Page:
The Bed Bug Breakfast Club

Written by Danielle Gelfand on . Posted in Opinion and Column, Posts.

It started with a handwritten sign in broken English on the front door of our brownstone, which is the black sheep of our pristine, historic block. The sign read: “We are bedbugs in the building! Disinfect apartment now!” “Oh, my God. Is it true? I am freaking out! I would rather have gonorrhea than bedbugs!” wailed my neighbor Mary. Or was it Jane? In my decade of living in the building, I’d never really spoken to her—or any of the other tenants.

We stared at the sign together, slack-jawed.

“I’m Lisa, by the way,” she offered, raising her hand, but then, on second thought, awkwardly taking it back.

“Is gonorrhea the one where you go blind?” I casually asked.

“No, that’s syphilis.” She followed me inside and up to my apartment like it was something we did all the time.

“I heard you can have them for months, even years,” she said, growing frenzied about our infestation. “You thought it was hard to get a date to come to Brooklyn? Try having an apartment with bedbugs. We’re going to die alone!’ Immediately, I began to yearn for the water bugs and 2-inch roaches of the past. I started to panic and did the worst thing possible: binge-Googling.

My searches generated a macabre Pu-Pu platter of information. When it comes to ending a bedbug’s life, there are plenty of choices: You can steam them, freeze them or marinate them in chemicals. The only catch is that you have to find them first. I crawled into bed that night fully clothed and clutching my flashlight, running its beam over the mattress until I passed out.

The next morning I called my landlord, whom I had never met in person. He cheerily informed me that not only did our building have bedbugs, but we’d had them for months.

That same morning, we had an emergency meeting in the foyer of our building. Besides Lisa and myself, there was a woman I called Ketchup because she was always buying Heinz from the bodega next door; then there was Mr. Santori, who lived on the top floor and seemed to be in his late eighties; “The Stomper,” a Latina woman who (though she probably weighed about 92 pounds) made an awful lot of noise coming up the stairs; “Random Girl,” who I always thought I would see around, was infrequent enough that I was never quite sure if it was her; and there was Gene, a Joe Pesci-lookalike.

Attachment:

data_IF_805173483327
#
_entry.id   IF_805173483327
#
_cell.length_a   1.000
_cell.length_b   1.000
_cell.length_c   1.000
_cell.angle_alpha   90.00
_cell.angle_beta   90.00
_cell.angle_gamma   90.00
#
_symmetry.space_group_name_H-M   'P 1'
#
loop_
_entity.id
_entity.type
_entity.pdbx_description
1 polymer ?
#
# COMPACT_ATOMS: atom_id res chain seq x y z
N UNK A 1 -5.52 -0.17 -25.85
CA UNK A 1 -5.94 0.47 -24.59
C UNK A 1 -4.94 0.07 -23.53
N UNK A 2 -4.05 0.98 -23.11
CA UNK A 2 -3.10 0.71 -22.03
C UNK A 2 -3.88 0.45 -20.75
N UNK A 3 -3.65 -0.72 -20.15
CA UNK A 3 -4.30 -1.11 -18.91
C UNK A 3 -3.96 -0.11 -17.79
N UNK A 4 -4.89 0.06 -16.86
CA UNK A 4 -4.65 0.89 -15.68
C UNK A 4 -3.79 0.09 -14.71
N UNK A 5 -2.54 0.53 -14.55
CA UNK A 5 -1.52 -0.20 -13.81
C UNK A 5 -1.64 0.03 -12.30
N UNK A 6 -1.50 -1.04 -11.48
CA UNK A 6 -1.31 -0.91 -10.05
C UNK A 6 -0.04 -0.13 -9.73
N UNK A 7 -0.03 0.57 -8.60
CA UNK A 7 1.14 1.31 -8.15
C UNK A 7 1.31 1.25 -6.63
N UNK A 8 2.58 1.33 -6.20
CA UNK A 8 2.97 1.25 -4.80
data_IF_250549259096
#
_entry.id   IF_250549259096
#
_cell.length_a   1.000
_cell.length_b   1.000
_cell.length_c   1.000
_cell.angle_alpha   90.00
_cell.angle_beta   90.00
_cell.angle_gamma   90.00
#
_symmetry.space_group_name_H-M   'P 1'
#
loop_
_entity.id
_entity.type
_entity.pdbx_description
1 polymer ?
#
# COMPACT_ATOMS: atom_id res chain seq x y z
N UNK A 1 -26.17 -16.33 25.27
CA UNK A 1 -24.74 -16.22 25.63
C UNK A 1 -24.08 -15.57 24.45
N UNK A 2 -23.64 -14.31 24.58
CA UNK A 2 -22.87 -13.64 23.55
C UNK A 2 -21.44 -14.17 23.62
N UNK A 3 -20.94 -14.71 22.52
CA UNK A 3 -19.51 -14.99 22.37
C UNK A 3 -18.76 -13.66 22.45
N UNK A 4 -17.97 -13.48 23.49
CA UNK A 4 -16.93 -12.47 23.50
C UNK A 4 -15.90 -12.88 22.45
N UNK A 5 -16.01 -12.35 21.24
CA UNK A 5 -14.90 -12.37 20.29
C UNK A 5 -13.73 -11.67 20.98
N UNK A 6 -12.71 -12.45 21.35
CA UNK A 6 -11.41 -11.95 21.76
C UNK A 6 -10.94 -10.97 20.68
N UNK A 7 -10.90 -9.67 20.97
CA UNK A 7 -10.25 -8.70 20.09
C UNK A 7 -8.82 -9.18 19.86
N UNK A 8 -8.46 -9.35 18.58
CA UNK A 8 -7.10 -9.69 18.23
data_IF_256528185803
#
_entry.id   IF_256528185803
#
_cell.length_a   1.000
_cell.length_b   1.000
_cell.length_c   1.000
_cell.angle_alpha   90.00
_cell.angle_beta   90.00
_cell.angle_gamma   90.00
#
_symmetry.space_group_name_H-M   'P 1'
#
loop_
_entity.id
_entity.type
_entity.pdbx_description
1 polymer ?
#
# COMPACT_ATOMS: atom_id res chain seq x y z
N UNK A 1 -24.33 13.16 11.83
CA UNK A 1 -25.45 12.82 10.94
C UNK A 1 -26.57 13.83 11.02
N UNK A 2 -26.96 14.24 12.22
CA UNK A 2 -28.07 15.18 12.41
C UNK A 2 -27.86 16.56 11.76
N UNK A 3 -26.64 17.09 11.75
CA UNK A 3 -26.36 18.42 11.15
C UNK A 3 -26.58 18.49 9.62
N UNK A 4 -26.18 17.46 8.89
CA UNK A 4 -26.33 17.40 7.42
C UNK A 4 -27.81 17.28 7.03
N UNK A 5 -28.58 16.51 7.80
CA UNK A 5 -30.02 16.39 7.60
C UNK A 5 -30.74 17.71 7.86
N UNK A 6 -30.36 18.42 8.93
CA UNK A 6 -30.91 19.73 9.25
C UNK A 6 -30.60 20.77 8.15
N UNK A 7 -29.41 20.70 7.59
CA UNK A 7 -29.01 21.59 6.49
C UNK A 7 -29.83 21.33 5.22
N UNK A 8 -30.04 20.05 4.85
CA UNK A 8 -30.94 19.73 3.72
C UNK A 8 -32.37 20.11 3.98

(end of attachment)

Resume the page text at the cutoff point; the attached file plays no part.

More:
Our building is aesthetically challenged amid prime Cobble Hill real estate. In the entryway, there is a dirty frame with a rose print in it next to a 2003 calendar. The rug, which feels more like Astroturf, is stained, and has been there as long as I have. While the exteriors may be unattractive, the apartments inside are a different story. They have great light, lovely molding, 14-foot ceilings, very affordable rent and a prime location, which is what has kept all of us here for so many years.

As the meeting started, a huge truck pulled up outside. For a moment, I got excited, thinking, Maybe it’s some sort of hazmat-style bug elimination team!

But then I realized it was ABC Carpet and Home, delivering Norah Jones’ (who lives nearby) new furniture.

“It’s that singer girl’s fault,” said Gene.

“This street was clean before she moved in and started digging up the whole block for her fancy pool. They wake me up every morning with all that noise! We gotta do something about that!” I too would have happily blamed Norah for our bugs. After one blinding morning of construction, I took her “featured local artist” CDs at Starbucks and hid them in the mug clearance section.

But we were brought back into the moment when Random Girl finally addressed the subject we had all been avoiding: “We had them about two months ago. I had bites all over my body. The treatment is nasty; you have to live in plastic bags for weeks and put all your clothes in the dryer cause that’s the only thing that kills the bugs. And that’s just the beginning. They have to come spray you every few weeks. It’s awful,” she said, looking down at the floor.

There was silence. I wondered why this was the first we had heard about having bedbugs in our building.

“If you find one, put it on a piece of tape so you have evidence. I brought a picture of one that the exterminators gave me so you can see what it looks like,” she said, holding it up. There was a round of ooohs and eeews from the crowd, kind of like the time in 4th grade when Joey Nacker showed all of us girls his penis after art class.

“Well, I have them, and I think I got them from somebody in this building who gave me a piece of his furniture! I itch like crazy!” said The Stomper with a defiant scratch.